Release Date: Feb 19, 2013
Record label: No Quarter
Named after a 1971 album by John Lee Hooker, this New York band is a primalblues juggernaut with surprising textural depth. Endless Boogie don't jam on Long Island, their third LP. They churn, whipping their monastic crudity (yapping-hound riffs; stern, straight rhythms) into a tripleguitar lava of eccentric precedents – Can, Captain Beefheart, the Groundhogs – charged with the fury of the '69 Stooges ("Occult Banker") and the unforgiving drone of the Velvet Underground ("The Montgomery Manuscript").
Endless Boogie are not a band given to nuance and introspection. Thet call themselves Endless Boogie, for God’s sake, and the name is apt. The opening track to their third album in five years, Long Island, is titled “The Savageist” and runs thirteen and a half minutes—roughly all of which are spent in full-meltdown molten guitar-riff mode. Want more? Here’s “The Artemus Ward” and “Imprecations”, both of which run for exactly 9:17, but are otherwise profoundly different.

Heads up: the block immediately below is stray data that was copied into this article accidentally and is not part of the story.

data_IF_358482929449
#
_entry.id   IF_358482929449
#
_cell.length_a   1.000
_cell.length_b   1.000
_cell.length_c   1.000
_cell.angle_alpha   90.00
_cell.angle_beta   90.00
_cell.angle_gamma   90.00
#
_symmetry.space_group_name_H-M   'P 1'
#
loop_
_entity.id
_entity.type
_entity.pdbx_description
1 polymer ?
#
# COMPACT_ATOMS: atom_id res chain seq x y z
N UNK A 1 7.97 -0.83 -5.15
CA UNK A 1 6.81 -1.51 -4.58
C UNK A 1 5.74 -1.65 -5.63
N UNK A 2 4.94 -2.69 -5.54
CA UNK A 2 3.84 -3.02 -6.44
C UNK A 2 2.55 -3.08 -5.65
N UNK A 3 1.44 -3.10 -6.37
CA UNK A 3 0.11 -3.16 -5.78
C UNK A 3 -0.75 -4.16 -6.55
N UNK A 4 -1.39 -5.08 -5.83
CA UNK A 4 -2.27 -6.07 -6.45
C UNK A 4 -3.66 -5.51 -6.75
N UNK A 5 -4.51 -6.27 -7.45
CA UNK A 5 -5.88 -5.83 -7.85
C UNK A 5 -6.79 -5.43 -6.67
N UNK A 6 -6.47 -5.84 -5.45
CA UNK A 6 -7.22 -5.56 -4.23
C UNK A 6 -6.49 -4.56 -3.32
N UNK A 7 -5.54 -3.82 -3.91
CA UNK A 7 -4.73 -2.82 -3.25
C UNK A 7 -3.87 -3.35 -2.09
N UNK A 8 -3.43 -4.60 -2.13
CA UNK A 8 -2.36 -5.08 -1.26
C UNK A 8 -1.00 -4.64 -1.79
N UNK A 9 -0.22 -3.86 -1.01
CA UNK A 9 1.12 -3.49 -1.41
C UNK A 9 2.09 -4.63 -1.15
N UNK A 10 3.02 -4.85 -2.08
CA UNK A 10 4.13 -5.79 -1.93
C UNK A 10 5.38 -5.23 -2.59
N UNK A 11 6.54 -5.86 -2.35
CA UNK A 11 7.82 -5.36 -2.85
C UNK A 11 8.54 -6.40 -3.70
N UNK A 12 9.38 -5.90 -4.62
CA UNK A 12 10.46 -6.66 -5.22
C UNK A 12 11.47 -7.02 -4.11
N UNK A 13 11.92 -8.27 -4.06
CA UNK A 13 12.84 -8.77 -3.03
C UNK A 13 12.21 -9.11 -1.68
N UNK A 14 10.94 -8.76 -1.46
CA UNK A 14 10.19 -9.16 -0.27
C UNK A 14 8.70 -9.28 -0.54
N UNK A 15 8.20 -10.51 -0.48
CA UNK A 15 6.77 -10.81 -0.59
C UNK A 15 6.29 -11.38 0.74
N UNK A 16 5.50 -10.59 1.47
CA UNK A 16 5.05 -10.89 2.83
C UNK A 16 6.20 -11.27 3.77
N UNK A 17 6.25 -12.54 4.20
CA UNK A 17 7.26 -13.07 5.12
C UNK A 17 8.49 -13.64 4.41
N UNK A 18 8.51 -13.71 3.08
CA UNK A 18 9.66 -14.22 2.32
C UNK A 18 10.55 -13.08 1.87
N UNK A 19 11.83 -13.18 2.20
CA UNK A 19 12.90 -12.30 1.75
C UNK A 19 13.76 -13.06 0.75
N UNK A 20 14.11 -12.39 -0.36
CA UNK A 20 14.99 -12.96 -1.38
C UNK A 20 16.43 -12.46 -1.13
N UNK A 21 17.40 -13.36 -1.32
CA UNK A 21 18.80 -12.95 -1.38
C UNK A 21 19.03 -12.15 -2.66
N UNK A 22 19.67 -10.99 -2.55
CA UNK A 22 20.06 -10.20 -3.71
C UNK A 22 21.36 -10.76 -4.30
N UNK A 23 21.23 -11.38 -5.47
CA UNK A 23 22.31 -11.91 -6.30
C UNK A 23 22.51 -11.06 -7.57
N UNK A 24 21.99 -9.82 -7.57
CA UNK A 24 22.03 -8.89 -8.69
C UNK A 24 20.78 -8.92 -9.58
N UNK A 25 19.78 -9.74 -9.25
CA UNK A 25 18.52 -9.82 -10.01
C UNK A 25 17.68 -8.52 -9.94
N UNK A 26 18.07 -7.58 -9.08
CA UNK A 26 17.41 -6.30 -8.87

‘Record-collection rock’ tends to carry certain negative connotations: perfunctory, mannered, among others. But Endless Boogie, a bunch of grizzled buzzards from New York, reclaim the zing in two ways. Paul Major, the Endless Boogie founder member who sings like an awesome cross between Captain Beefheart and Popeye, has bought and sold mega-rare psychedelic LPs for over three decades.
If nothing else, New York's Endless Boogie will go down in the annals of rock history for laying claim to one of the most appropriate band names of all time. Frontman Paul Major (aka Top Dollar) have a few things they do very well, so fans will be happily unsurprised to hear that Long Island, their third proper release for No Quarter, is very much an Endless Boogie record. Which is to say that it's another scummy, riff-stacked, delightfully boneheaded affair.
Sometimes you look at a band and you just know. Endless Boogie is like that – grizzled East Coast heads that play fucked up rock & roll long and slow, formed via the international record collecting scene. They look like the kind of guys you might find adding cheap bourbon to greasy reheated coffee in a 24 hour New Jersey diner before a 12 hour night shift.